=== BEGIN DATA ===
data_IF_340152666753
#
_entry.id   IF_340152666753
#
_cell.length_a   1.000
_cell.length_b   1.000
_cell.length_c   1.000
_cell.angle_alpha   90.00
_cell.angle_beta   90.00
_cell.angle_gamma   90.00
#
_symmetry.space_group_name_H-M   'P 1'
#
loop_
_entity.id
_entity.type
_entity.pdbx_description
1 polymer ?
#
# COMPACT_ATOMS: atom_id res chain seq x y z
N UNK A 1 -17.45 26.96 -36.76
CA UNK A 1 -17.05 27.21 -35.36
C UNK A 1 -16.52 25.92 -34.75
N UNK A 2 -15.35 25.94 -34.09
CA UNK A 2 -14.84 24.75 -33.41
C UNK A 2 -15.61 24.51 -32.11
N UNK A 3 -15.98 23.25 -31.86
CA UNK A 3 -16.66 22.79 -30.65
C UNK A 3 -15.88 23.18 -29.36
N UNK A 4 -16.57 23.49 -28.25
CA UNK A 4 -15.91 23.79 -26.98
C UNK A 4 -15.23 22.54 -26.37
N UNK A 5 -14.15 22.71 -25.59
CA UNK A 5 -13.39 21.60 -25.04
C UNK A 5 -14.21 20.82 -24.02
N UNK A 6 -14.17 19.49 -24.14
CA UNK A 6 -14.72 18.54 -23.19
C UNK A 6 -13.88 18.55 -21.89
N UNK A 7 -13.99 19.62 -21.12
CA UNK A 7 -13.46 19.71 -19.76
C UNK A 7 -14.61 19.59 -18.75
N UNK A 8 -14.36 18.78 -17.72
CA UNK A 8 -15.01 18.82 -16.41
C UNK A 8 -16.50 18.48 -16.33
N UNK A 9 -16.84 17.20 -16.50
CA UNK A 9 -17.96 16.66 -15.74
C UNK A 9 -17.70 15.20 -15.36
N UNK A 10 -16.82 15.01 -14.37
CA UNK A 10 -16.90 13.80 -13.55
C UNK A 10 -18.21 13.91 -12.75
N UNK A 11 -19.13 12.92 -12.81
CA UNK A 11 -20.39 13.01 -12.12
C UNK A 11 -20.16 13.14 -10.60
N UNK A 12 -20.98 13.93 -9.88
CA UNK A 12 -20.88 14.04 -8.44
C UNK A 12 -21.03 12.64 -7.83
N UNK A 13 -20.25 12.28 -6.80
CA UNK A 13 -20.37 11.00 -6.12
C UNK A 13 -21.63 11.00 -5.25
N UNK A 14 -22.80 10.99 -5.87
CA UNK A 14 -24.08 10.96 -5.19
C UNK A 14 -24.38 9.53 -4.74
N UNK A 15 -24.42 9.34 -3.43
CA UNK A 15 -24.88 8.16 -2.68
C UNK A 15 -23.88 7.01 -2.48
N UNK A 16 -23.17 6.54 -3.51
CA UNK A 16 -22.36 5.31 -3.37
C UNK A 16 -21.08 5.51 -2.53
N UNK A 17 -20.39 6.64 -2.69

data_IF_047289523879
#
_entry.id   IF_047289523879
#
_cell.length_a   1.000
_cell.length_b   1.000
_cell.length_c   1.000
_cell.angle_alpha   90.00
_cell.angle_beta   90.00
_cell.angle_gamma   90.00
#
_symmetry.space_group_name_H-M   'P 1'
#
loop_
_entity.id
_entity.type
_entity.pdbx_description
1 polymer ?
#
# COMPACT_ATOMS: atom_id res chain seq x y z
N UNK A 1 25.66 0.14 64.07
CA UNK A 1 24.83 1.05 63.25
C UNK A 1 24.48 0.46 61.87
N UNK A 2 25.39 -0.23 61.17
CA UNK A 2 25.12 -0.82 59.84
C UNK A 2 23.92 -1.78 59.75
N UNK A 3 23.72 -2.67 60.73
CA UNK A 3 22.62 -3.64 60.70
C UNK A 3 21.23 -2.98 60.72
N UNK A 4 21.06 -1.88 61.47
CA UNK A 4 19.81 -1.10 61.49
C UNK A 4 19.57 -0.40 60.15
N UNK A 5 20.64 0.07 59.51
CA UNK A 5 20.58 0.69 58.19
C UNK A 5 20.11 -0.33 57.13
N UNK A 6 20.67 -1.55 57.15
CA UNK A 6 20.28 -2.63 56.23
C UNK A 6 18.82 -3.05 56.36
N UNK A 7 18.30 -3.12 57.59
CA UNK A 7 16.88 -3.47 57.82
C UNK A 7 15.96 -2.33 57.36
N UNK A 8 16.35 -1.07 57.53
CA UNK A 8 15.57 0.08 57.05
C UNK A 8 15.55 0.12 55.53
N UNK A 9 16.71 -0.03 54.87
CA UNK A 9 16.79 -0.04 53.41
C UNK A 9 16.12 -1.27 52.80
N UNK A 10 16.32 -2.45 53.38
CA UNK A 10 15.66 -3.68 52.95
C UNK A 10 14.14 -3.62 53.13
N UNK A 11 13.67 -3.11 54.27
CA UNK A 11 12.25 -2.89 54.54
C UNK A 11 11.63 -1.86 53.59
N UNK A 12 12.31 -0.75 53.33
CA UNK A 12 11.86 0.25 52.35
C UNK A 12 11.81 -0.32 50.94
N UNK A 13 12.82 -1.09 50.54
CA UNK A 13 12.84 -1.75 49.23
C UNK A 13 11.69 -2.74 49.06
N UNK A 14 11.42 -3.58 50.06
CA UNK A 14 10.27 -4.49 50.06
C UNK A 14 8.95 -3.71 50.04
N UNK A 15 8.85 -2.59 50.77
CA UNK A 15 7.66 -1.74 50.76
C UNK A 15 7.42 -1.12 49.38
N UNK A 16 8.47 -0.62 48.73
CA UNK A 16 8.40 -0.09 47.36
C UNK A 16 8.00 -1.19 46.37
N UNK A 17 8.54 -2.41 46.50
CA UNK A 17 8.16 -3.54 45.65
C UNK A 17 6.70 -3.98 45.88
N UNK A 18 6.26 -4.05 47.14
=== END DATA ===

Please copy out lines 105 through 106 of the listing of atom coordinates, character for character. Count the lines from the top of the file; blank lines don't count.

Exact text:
N UNK A 6 20.67 -1.55 57.15
CA UNK A 6 20.28 -2.63 56.23